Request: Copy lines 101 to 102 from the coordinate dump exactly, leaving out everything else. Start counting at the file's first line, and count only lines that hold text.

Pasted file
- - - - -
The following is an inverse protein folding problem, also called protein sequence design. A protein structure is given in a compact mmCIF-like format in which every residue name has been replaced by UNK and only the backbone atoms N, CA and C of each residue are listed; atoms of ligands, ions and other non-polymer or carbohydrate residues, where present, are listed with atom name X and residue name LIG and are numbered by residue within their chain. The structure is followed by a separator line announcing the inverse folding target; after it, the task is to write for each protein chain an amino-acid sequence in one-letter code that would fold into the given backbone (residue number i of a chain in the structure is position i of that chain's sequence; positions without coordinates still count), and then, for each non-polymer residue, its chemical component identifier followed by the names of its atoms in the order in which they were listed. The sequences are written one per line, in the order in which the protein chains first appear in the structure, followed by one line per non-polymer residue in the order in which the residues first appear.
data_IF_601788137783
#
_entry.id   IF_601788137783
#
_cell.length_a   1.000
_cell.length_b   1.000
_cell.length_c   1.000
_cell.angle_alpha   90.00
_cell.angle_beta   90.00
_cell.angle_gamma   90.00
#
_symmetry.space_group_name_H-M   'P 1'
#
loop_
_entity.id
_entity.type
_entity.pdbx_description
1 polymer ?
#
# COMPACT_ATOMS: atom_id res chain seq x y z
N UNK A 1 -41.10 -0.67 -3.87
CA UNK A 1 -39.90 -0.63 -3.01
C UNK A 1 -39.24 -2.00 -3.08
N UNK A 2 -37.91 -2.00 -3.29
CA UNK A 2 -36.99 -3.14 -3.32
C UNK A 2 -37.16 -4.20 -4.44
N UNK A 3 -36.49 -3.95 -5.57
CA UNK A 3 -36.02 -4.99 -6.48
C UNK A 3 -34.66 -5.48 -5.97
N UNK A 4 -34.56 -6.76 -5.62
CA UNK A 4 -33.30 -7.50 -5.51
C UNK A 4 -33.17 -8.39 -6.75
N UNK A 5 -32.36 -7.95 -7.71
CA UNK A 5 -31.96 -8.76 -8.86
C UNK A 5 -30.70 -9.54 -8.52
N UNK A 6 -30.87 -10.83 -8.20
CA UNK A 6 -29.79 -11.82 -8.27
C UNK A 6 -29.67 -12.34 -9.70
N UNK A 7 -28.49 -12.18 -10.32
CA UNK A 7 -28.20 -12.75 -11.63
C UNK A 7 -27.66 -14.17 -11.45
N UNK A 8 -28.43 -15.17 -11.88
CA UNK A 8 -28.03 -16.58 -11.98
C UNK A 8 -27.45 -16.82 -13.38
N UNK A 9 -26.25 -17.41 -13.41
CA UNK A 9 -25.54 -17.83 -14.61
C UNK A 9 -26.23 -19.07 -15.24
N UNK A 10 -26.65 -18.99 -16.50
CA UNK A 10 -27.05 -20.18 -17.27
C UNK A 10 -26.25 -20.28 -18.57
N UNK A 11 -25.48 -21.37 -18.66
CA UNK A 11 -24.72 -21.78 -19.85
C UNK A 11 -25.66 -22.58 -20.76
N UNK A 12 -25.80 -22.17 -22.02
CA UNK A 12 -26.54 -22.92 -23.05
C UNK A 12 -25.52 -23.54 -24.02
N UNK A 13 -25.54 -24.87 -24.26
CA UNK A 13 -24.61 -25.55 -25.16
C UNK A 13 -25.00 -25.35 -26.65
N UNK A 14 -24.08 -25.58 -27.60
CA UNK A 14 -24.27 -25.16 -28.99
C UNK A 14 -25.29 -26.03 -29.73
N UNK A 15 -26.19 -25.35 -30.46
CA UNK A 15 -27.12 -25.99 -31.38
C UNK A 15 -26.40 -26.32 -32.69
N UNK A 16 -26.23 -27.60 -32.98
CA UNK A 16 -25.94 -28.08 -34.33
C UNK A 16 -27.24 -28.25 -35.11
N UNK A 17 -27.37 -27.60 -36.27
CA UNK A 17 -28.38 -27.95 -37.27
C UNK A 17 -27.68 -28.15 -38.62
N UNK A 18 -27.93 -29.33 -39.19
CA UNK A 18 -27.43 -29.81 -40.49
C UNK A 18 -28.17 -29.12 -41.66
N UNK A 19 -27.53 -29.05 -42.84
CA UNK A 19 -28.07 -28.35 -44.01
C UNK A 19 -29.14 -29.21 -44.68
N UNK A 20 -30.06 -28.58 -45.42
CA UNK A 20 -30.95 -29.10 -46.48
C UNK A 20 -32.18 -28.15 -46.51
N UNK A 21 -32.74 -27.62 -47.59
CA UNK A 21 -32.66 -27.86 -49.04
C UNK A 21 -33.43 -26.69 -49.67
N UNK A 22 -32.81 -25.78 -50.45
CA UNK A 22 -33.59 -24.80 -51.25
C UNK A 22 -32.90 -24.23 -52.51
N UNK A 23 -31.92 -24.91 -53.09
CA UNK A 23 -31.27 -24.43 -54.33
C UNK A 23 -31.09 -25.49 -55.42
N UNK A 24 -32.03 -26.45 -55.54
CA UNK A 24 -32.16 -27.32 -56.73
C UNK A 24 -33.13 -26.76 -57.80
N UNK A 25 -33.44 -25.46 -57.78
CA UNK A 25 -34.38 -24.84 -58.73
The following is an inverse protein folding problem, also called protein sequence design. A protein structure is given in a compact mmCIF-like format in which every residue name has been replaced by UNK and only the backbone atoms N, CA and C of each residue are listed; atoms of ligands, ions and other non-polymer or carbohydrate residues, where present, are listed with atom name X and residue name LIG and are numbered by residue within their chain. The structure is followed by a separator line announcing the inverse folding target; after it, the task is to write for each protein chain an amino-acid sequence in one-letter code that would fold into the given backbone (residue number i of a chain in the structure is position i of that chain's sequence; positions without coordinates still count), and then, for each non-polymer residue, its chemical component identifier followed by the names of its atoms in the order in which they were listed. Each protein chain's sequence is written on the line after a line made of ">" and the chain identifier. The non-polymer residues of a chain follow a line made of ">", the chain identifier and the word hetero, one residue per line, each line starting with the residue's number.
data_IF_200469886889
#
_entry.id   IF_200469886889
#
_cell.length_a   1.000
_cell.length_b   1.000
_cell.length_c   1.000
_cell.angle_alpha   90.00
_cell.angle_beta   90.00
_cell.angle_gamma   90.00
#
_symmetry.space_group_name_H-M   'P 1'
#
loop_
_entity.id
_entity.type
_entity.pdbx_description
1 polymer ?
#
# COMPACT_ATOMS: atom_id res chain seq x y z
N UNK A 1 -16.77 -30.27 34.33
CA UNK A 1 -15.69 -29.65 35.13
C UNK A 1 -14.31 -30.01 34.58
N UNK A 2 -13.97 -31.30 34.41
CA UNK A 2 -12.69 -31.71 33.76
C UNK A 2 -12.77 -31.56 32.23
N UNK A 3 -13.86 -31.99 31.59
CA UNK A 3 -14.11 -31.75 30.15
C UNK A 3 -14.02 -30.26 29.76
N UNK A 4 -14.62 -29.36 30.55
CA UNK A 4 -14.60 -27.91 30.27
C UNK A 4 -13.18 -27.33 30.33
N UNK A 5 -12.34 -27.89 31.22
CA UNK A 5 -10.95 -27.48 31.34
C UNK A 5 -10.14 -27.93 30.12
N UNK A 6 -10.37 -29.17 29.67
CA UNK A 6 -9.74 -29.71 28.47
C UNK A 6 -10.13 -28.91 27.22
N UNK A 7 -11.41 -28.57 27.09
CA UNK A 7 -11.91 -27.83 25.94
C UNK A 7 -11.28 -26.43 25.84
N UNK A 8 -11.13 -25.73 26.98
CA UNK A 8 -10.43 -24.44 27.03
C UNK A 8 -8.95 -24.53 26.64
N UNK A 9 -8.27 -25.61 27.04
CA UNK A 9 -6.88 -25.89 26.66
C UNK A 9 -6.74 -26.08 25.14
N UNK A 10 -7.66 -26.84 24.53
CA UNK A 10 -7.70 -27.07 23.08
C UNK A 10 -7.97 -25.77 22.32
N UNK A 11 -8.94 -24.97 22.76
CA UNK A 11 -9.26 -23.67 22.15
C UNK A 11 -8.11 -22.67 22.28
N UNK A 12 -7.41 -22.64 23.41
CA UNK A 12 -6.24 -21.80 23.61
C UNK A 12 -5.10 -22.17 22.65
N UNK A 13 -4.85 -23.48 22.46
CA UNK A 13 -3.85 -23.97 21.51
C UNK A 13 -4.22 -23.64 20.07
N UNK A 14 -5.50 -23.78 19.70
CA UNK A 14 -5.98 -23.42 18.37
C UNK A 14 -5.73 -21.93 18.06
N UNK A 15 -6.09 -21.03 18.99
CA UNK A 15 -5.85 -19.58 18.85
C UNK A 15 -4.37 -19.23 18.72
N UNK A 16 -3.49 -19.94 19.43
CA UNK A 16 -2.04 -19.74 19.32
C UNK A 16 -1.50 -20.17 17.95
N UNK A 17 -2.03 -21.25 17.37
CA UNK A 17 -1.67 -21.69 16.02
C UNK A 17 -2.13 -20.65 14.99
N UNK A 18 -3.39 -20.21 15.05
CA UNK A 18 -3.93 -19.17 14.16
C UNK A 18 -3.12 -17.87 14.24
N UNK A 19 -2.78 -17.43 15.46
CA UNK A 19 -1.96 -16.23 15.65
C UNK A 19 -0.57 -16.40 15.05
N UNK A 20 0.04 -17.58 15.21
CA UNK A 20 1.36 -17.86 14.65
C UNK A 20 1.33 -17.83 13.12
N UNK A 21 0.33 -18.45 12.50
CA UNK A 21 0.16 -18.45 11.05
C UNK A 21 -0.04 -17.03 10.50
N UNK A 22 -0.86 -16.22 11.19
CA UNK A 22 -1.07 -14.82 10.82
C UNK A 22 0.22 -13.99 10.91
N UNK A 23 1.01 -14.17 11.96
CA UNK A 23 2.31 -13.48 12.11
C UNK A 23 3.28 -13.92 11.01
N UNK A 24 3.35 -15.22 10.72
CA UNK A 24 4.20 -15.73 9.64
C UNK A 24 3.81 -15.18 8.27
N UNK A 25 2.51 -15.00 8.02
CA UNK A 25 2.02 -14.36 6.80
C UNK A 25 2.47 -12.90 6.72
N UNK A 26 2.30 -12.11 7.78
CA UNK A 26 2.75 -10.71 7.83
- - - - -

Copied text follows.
_cell.length_a   1.000
_cell.length_b   1.000